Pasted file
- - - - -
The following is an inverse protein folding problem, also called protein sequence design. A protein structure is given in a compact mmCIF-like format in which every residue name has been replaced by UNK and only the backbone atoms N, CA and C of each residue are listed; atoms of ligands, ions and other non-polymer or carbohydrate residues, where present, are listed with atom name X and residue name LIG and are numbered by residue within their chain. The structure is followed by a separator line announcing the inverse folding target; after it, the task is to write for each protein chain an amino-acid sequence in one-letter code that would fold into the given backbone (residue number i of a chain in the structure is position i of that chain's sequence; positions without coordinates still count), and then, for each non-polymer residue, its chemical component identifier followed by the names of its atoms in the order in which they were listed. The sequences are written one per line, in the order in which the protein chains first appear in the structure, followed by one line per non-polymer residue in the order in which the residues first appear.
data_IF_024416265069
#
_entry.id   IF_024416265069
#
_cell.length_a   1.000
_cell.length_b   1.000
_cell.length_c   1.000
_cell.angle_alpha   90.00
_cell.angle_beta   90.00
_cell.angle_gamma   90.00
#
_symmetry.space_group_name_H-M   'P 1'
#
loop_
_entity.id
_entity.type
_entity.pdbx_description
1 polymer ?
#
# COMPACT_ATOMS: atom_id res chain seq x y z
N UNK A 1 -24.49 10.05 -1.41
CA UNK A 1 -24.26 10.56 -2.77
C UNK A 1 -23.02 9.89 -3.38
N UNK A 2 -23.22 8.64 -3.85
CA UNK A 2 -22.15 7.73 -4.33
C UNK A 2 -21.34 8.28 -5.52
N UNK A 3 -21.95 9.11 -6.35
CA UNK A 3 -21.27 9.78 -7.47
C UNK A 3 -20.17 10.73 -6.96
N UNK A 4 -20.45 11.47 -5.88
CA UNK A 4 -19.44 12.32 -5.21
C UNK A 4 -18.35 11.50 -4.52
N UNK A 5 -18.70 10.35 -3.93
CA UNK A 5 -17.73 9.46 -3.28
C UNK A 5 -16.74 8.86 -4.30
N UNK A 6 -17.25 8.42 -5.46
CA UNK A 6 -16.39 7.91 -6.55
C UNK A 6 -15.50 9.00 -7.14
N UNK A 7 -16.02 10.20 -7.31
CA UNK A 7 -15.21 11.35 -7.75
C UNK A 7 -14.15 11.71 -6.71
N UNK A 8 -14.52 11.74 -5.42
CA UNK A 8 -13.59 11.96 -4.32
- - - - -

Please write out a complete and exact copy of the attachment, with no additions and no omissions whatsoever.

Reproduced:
The following is an inverse protein folding problem, also called protein sequence design. A protein structure is given in a compact mmCIF-like format in which every residue name has been replaced by UNK and only the backbone atoms N, CA and C of each residue are listed; atoms of ligands, ions and other non-polymer or carbohydrate residues, where present, are listed with atom name X and residue name LIG and are numbered by residue within their chain. The structure is followed by a separator line announcing the inverse folding target; after it, the task is to write for each protein chain an amino-acid sequence in one-letter code that would fold into the given backbone (residue number i of a chain in the structure is position i of that chain's sequence; positions without coordinates still count), and then, for each non-polymer residue, its chemical component identifier followed by the names of its atoms in the order in which they were listed. The sequences are written one per line, in the order in which the protein chains first appear in the structure, followed by one line per non-polymer residue in the order in which the residues first appear.
data_IF_024416265069
#
_entry.id   IF_024416265069
#
_cell.length_a   1.000
_cell.length_b   1.000
_cell.length_c   1.000
_cell.angle_alpha   90.00
_cell.angle_beta   90.00
_cell.angle_gamma   90.00
#
_symmetry.space_group_name_H-M   'P 1'
#
loop_
_entity.id
_entity.type
_entity.pdbx_description
1 polymer ?
#
# COMPACT_ATOMS: atom_id res chain seq x y z
N UNK A 1 -24.49 10.05 -1.41
CA UNK A 1 -24.26 10.56 -2.77
C UNK A 1 -23.02 9.89 -3.38
N UNK A 2 -23.22 8.64 -3.85
CA UNK A 2 -22.15 7.73 -4.33
C UNK A 2 -21.34 8.28 -5.52
N UNK A 3 -21.95 9.11 -6.35
CA UNK A 3 -21.27 9.78 -7.47
C UNK A 3 -20.17 10.73 -6.96
N UNK A 4 -20.45 11.47 -5.88
CA UNK A 4 -19.44 12.32 -5.21
C UNK A 4 -18.35 11.50 -4.52
N UNK A 5 -18.70 10.35 -3.93
CA UNK A 5 -17.73 9.46 -3.28
C UNK A 5 -16.74 8.86 -4.30
N UNK A 6 -17.25 8.42 -5.46
CA UNK A 6 -16.39 7.91 -6.55
C UNK A 6 -15.50 9.00 -7.14
N UNK A 7 -16.02 10.20 -7.31
CA UNK A 7 -15.21 11.35 -7.75
C UNK A 7 -14.15 11.71 -6.71
N UNK A 8 -14.52 11.74 -5.42
CA UNK A 8 -13.59 11.96 -4.32